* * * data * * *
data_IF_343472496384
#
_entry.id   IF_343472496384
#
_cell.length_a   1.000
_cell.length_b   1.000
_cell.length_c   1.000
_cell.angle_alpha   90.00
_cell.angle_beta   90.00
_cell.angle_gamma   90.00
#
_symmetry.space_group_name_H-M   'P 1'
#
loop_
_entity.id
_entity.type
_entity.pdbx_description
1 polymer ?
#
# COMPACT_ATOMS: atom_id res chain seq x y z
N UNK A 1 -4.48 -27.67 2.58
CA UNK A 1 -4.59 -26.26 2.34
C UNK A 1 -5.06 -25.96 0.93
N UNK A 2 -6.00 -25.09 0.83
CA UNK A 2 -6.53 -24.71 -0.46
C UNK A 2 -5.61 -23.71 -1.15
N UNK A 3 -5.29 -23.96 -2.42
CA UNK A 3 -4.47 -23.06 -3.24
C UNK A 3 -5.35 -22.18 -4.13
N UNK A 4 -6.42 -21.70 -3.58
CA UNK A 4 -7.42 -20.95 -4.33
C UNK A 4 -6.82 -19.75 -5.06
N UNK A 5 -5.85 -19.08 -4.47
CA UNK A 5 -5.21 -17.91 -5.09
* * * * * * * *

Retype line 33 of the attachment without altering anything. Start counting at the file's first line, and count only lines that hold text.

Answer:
N UNK A 5 -5.85 -19.08 -4.47